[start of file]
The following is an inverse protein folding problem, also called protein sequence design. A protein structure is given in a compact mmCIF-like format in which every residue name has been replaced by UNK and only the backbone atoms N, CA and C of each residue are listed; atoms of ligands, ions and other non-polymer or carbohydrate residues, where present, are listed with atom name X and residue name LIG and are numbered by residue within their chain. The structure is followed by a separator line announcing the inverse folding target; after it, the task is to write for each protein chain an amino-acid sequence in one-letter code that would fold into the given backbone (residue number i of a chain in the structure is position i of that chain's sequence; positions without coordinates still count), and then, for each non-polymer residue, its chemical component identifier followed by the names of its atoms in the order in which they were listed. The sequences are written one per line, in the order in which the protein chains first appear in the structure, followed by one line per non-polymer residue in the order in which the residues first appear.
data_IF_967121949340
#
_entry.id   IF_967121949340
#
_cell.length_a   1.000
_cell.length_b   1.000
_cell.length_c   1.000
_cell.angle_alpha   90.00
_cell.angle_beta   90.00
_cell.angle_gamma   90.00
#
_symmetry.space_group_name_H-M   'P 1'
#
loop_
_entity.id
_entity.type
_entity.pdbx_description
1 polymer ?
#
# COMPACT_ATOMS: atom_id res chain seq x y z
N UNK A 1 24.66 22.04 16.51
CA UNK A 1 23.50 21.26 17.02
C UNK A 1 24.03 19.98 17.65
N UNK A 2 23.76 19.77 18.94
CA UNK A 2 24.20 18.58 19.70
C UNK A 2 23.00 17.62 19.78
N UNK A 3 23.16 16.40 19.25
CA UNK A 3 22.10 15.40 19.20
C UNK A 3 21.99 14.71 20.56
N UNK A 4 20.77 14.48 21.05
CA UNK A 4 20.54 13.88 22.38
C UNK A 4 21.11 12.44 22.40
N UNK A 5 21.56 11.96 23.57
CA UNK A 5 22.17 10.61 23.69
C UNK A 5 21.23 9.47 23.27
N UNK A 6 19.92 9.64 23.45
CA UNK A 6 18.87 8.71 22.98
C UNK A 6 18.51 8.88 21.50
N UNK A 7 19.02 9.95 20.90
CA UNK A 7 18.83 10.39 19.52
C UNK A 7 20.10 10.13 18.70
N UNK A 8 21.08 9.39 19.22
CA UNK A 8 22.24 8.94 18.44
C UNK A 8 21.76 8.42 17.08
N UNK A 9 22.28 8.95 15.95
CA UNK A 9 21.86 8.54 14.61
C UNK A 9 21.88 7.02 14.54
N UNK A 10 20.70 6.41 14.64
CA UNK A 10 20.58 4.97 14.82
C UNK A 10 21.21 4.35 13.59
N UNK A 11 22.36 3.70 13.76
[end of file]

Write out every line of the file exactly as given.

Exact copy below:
The following is an inverse protein folding problem, also called protein sequence design. A protein structure is given in a compact mmCIF-like format in which every residue name has been replaced by UNK and only the backbone atoms N, CA and C of each residue are listed; atoms of ligands, ions and other non-polymer or carbohydrate residues, where present, are listed with atom name X and residue name LIG and are numbered by residue within their chain. The structure is followed by a separator line announcing the inverse folding target; after it, the task is to write for each protein chain an amino-acid sequence in one-letter code that would fold into the given backbone (residue number i of a chain in the structure is position i of that chain's sequence; positions without coordinates still count), and then, for each non-polymer residue, its chemical component identifier followed by the names of its atoms in the order in which they were listed. The sequences are written one per line, in the order in which the protein chains first appear in the structure, followed by one line per non-polymer residue in the order in which the residues first appear.
data_IF_967121949340
#
_entry.id   IF_967121949340
#
_cell.length_a   1.000
_cell.length_b   1.000
_cell.length_c   1.000
_cell.angle_alpha   90.00
_cell.angle_beta   90.00
_cell.angle_gamma   90.00
#
_symmetry.space_group_name_H-M   'P 1'
#
loop_
_entity.id
_entity.type
_entity.pdbx_description
1 polymer ?
#
# COMPACT_ATOMS: atom_id res chain seq x y z
N UNK A 1 24.66 22.04 16.51
CA UNK A 1 23.50 21.26 17.02
C UNK A 1 24.03 19.98 17.65
N UNK A 2 23.76 19.77 18.94
CA UNK A 2 24.20 18.58 19.70
C UNK A 2 23.00 17.62 19.78
N UNK A 3 23.16 16.40 19.25
CA UNK A 3 22.10 15.40 19.20
C UNK A 3 21.99 14.71 20.56
N UNK A 4 20.77 14.48 21.05
CA UNK A 4 20.54 13.88 22.38
C UNK A 4 21.11 12.44 22.40
N UNK A 5 21.56 11.96 23.57
CA UNK A 5 22.17 10.61 23.69
C UNK A 5 21.23 9.47 23.27
N UNK A 6 19.92 9.64 23.45
CA UNK A 6 18.87 8.71 22.98
C UNK A 6 18.51 8.88 21.50
N UNK A 7 19.02 9.95 20.90
CA UNK A 7 18.83 10.39 19.52
C UNK A 7 20.10 10.13 18.70
N UNK A 8 21.08 9.39 19.22
CA UNK A 8 22.24 8.94 18.44
C UNK A 8 21.76 8.42 17.08
N UNK A 9 22.28 8.95 15.95
CA UNK A 9 21.86 8.54 14.61
C UNK A 9 21.88 7.02 14.54
N UNK A 10 20.70 6.41 14.64
CA UNK A 10 20.58 4.97 14.82
C UNK A 10 21.21 4.35 13.59
N UNK A 11 22.36 3.70 13.76